body text in a minimum 12 pt Times New Roman font;
all margins set at a minimum of 3/4" (1.87 cm);
your name appears within the set margins at the top right corner of every page; and
pages numbered consecutively following the last page of your application printout. General Presentation
Describe your degree program and your research proposal in non-technical terms. Write your proposal in clear, plain language and avoid jargon, since your application will be evaluated by a multidisciplinary committee.

Ensure that your text includes the following requirements:
Identify the university and degree program which you are pursuing or intend to pursue;
Outline clearly the research training component of the degree program and tell us how your program of study meets one or more of the three components listed under Eligibility (consult the program description on SSHRC's Web site);
If your Master's degree program involves a thesis, a major research paper/essay, or a major research project, provide a well-structured outline of your research proposal, specifying the research question, context, objectives, methodology and contribution to the advancement of knowledge;
If it is relevant to your research proposal, describe any work experience, community involvement or other extracurricular activity;
If your research proposal is in health or psychology, justify your submission of this proposal to SSHRC (rather than to NSERC or CIHR), based on the Guidelines for the Eligibility of Subject Matter at SSHRC;
If the output of your degree program is an artistic creation rather than a thesis, indicate clearly the research component of your proposed work. Outline the objectives of your research, the context, methodology, and contribution to the advancement of knowledge.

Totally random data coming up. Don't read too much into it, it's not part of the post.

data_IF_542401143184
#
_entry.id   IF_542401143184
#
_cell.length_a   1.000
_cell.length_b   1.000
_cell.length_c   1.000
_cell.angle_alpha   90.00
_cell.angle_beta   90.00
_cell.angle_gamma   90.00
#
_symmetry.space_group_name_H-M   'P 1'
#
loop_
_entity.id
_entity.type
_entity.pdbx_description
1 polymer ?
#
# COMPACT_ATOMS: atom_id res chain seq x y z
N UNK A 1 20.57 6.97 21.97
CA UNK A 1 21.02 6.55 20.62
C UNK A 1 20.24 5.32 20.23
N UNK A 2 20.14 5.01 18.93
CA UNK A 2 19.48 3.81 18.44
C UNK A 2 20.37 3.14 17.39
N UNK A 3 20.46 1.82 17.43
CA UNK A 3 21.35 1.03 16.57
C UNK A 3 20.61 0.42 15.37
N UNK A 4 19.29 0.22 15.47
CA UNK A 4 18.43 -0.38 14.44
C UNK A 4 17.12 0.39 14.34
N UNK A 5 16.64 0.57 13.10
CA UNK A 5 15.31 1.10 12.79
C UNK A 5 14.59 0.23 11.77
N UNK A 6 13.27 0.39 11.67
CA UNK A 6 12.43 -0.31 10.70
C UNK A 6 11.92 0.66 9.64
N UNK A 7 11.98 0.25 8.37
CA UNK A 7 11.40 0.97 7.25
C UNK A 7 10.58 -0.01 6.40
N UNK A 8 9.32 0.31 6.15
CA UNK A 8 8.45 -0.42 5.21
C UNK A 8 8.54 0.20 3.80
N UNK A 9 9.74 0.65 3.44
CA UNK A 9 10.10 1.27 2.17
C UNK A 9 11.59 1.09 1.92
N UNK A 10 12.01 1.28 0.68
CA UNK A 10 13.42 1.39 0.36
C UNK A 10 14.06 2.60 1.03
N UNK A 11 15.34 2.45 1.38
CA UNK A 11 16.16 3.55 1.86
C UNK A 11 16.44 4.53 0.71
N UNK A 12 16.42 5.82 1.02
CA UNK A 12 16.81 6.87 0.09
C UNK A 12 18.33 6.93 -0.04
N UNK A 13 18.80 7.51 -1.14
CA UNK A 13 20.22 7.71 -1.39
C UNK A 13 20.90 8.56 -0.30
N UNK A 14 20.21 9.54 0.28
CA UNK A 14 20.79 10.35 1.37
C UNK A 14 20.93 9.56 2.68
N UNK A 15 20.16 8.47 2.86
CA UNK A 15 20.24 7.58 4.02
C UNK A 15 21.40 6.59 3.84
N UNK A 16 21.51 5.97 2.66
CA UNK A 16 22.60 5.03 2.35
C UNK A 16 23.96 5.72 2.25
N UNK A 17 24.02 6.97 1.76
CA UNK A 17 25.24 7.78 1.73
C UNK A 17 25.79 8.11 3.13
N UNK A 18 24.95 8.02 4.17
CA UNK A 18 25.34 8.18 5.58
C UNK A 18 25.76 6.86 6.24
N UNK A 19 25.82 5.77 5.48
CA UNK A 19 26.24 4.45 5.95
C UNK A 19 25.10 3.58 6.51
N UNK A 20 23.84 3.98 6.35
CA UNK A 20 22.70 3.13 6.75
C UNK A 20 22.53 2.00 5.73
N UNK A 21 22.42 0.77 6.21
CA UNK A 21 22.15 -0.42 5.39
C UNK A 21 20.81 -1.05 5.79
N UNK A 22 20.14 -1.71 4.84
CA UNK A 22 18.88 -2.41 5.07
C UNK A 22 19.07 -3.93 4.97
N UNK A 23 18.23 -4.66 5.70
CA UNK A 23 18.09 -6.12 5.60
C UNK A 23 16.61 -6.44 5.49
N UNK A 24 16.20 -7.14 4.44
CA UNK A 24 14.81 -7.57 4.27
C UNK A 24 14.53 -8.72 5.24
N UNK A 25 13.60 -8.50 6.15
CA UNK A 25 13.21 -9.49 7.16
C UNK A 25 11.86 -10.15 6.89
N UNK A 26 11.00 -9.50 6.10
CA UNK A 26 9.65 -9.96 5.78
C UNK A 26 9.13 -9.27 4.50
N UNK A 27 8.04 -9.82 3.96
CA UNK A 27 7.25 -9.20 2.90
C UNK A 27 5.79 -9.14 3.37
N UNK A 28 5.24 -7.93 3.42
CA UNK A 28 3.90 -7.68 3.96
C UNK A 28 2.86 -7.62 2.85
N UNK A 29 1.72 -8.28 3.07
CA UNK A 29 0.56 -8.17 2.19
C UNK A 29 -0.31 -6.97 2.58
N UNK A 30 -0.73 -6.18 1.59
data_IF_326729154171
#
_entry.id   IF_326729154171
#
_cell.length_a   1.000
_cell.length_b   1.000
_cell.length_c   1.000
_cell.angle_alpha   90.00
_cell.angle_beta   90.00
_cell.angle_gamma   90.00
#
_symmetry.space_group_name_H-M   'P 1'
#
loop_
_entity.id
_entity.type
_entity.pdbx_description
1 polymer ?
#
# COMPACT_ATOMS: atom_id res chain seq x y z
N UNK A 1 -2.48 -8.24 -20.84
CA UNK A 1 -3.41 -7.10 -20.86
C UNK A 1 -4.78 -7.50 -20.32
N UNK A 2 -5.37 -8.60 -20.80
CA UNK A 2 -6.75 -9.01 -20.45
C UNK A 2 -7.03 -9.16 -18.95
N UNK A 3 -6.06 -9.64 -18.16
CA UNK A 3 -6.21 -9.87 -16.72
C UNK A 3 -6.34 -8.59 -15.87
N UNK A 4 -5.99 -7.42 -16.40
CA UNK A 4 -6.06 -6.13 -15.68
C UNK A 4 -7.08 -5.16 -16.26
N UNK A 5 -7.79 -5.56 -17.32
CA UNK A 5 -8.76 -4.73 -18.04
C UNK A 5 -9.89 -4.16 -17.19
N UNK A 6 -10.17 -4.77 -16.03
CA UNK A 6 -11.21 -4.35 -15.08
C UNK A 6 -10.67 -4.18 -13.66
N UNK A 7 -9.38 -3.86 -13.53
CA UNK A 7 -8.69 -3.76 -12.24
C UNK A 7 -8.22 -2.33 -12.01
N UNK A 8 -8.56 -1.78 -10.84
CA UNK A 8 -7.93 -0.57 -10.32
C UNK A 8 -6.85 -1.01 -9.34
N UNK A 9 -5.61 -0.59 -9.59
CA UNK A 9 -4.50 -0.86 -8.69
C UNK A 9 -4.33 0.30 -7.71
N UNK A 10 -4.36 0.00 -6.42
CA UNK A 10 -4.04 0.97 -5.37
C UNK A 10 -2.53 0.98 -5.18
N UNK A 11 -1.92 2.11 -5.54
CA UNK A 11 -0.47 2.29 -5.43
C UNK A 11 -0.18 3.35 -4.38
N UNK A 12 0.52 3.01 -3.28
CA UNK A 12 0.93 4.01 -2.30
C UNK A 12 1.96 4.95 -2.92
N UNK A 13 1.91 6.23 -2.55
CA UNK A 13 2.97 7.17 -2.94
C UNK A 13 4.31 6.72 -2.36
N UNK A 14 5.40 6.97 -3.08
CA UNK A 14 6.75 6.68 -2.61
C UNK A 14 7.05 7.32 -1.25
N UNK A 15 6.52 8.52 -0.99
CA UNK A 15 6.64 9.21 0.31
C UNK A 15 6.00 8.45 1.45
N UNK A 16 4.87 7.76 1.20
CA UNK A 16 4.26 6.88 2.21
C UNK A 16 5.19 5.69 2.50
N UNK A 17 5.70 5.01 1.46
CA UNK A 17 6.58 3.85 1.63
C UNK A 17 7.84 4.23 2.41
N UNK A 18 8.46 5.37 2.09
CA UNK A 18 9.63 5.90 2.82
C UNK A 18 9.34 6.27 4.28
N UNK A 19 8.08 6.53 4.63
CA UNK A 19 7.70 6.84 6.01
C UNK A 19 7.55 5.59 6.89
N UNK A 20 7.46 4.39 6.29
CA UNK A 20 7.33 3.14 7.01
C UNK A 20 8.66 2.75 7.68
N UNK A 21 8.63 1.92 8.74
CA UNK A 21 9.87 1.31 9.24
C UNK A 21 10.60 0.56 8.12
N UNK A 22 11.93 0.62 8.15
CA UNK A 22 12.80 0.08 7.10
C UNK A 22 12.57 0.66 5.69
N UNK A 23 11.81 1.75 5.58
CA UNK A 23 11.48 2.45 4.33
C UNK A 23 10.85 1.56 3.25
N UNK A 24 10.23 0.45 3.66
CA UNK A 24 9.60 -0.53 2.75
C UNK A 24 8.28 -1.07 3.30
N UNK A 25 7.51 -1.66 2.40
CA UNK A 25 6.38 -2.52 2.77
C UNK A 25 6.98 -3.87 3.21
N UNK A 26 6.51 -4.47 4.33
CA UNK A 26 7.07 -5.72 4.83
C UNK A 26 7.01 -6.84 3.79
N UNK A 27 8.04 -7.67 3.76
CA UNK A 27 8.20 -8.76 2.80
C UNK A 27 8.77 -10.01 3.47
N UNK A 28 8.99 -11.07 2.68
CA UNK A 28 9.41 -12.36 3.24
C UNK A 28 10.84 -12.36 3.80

In addition, if your degree program does not involve a thesis, major research paper/essay, or a major research project, remember to outline clearly the research training component of the degree, as indicated above.
Provide the following:
a bibliography for your research proposal (please do not send publications or include endnotes).
bibliographic details for all citations included in your Program of Study. Ensure that they are clear and complete to allow reviewers to locate the sources easily. Bibliography and Citations
(maximum 5 pages) Program of Study — maximum two pages General Guidelines for the Eligibility of Subject Matter at SSHRC

Applications to SSHRC as the primary source of research or research training support must meet the following two criteria:
The program of research must be primarily in the social sciences and humanities (i.e., aligned with SSHRC's legislated mandate).
The intended outcome of the research must primarily be to add to our understanding and knowledge of individuals, groups and societies—what we think, how we live, and how we interact with each other and the world around us. Always Read the Org. Mandate "...enhances our understanding of modern social, cultural, technological, environmental, economic and wellness issues."

"...raises profound questions about who we are as human beings, what we need in order to thrive in complex and challenging times, and where we are headed in the new millennium."

"Research outcomes are shared with communities, businesses and governments, who use this new knowledge to innovate and improve people’s lives."

Current "Priority Areas":
Aboriginal Research
Canadian Environmental Issues
Digital Media
Innovation, Leadership and Prosperity
Northern Communities—Towards Social and Economic Prosperity INF1240 due date: Oct.18 Internal SSHRC deadline: Nov.8 Reflexivity Iterative Canadian citizen / Permanent resident